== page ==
This foreword is written by an Indian professor in Sanskrit:

Dr. K.S. Balasubramanian

The quest for Truth or God or Reality in man cannot be traced to any specific period or place. It led man to not only go deeper into the core of his heart, but also to different places in search of a competent Masters who could show the path to realize the Truth hidden in oneself. Thus many people left their homes seeking the guidance of such Masters who usually lived in seclusion, in caves, forests, or mountains, beyond the reach of common man. Millions of others remained content worshipping gods with different names and forms in Temples and other places of worship, often leading to pilgrimage to sacred places.

India is the homeland of spirituality. For several hundred years it has attracted people from different parts of the globe seeking higher knowledge. India is also the land where innumerable texts on varied subjects of Arts, Science, Spirituality, Yoga, Law, Codes of conduct etc. have been written to guide men in the right path. It is said that when Alexander the Great asked his Master Aristoteles before embarking on his long tour to distant lands what he wanted, Aristoteles said: “If you go to Indika (India) bring a holy man with whom I can discuss things[1].

Such is the glory of this holy land that many travellers from Greece, Italy, China, Arabia and other countries have visited this land, travelled length and breadth of this country and documented their appreciation with awe and wonder. Even after numerous invasions by foreigners who tried to force their ideologies, religious beliefs, customs etc. on to the men of this land, it stands tall without losing its cultural identity, true to the saying that just like all the water falling from the sky reaches the ocean in the form of various rivers, all the prayers addressed to different gods reach but one God.

Vedas are the oldest specimen of literature in this world and they originated in India. Rigveda, the oldest text of this, declares boldly that: “There is one Reality, but the learned speak of it in different ways” (Rigveda I.164.46). The Vedic saints had the wisdom and humility to say: “Let the noble thoughts come to us from all directions” (Rigveda I.89.1).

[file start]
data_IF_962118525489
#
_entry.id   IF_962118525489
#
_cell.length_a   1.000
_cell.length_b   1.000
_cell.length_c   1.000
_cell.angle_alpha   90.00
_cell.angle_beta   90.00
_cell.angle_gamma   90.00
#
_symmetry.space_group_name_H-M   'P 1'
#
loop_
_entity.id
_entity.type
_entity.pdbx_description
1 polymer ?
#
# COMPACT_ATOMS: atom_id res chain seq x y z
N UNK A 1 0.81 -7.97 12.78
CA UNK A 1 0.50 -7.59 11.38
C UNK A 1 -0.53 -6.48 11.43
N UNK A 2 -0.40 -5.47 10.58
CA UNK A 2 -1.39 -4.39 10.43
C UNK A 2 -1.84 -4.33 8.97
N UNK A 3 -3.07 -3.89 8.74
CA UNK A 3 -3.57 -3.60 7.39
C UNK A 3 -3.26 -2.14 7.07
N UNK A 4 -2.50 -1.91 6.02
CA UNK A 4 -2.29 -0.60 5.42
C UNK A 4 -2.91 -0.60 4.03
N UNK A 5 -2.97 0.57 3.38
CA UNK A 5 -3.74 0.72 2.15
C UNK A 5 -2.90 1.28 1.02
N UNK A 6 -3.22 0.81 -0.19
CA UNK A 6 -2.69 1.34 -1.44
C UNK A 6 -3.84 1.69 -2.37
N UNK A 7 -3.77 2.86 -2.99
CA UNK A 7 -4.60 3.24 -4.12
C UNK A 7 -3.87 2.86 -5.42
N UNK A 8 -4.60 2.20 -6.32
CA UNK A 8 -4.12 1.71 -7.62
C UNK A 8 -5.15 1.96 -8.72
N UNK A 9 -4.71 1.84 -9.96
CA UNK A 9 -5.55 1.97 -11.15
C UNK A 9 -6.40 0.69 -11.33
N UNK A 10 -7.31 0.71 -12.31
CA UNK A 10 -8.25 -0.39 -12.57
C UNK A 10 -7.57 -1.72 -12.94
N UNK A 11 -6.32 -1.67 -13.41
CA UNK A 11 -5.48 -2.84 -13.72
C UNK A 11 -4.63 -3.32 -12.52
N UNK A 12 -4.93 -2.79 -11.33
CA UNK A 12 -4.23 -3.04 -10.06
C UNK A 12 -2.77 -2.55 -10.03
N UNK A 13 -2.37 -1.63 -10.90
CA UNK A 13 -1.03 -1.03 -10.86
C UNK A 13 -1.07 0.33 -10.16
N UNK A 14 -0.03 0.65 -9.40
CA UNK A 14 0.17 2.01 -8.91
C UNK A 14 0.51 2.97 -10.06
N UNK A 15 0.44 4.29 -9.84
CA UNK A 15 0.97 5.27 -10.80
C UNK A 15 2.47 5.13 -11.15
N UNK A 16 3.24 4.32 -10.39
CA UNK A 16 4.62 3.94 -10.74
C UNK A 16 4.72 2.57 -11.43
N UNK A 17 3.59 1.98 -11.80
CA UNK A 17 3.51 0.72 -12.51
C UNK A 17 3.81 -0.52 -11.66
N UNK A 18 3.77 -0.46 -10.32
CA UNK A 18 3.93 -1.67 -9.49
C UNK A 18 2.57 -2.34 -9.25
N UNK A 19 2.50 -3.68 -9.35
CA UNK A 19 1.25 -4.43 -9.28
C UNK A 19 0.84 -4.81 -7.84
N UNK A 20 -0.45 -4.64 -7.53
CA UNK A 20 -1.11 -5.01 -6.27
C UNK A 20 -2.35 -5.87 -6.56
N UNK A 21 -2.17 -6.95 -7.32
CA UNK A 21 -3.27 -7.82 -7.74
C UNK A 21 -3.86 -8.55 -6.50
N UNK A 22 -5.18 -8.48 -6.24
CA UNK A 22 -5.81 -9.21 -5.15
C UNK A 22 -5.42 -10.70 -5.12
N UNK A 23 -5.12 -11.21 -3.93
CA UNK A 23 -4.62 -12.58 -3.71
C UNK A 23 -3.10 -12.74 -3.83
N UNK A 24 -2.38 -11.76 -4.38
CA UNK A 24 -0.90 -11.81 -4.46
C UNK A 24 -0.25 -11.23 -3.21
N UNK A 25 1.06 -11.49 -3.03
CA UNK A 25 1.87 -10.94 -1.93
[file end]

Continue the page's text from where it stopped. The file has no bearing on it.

In the 19th and 20th centuries great saints like Swami Vivekananda and Rev. Babuji Maharaj (Shri Ram Chandraji of Shahjahanpur, U.P., India), attracted thousands of seekers from all parts of the world. There have been many other religious teachers, preachers and philosophers as well who were adored by thousands of people across the globe.

Lisbeth Ejlertsen of Denmark is one such genuine seeker of Reality. In this book, The Spiritual Wisdom of India, she describes vividly her efforts to find solution to the purpose of her life and quench the spiritual thirst. This in turn led her to read a lot of literature pertaining to various religious and spiritual paths.

Her writings on the Vedas in this book, though very brief, are a good introduction to the sacred literature of India and have been presented without any prejudice or bias. She has also given a description of “Nadi” or palm-leaf manuscripts of astrology and how she met both quacks and genuine interpreters of this ancient science of astrology through which the great saints who lived several hundred years ago could predict our present and future.

Lisbeth has also recorded her experiences with four Gurus / Swamijis or spiritual guides of India who have large followers. Her respect for each one is reflected in her writings. Lisbeth’s experiences in the Sahaj Marg system of Raja Yoga as practised by the abhyasis of Shri Ram Chandra Mission, a world-wide spiritual organization, her meetings with the great Master Rev. Chariji Maharaj (Shri Parthasarathi Rajagopalachari) and the present Master of the system Rev. Kamaleshji, give us an input of the earnest endeavor of the pining soul to reach its destination.

One can understand from her writings that the seeker should go from “external” to “internal”, from “form” to “formless”, from “mind” to “heart” and from “unreal” to “real”.

This book would stimulate the readers to unravel the mystery of life for which one has to depend on the inner Self, which is possible through the guidance of a worthy Guru.

May this book serve all the people in this direction!

I congratulate Lisbeth Ejlertsen for writing such a wonderful book and wish her to produce more such books for the benefit of humanity!

Chennai, January 3, 2017
Dr. K.S. Balasubramanian
Deputy Director
The KSR Institute,
Mylapore, Chennai – 04.

[1]   Caturyuga Calendar of Vaivasvata Manvantara (Puranic Chronicles) by R. Parthasarathy, The Kuppuswami Sastri Research Institute, Chennai, 2015. p.8.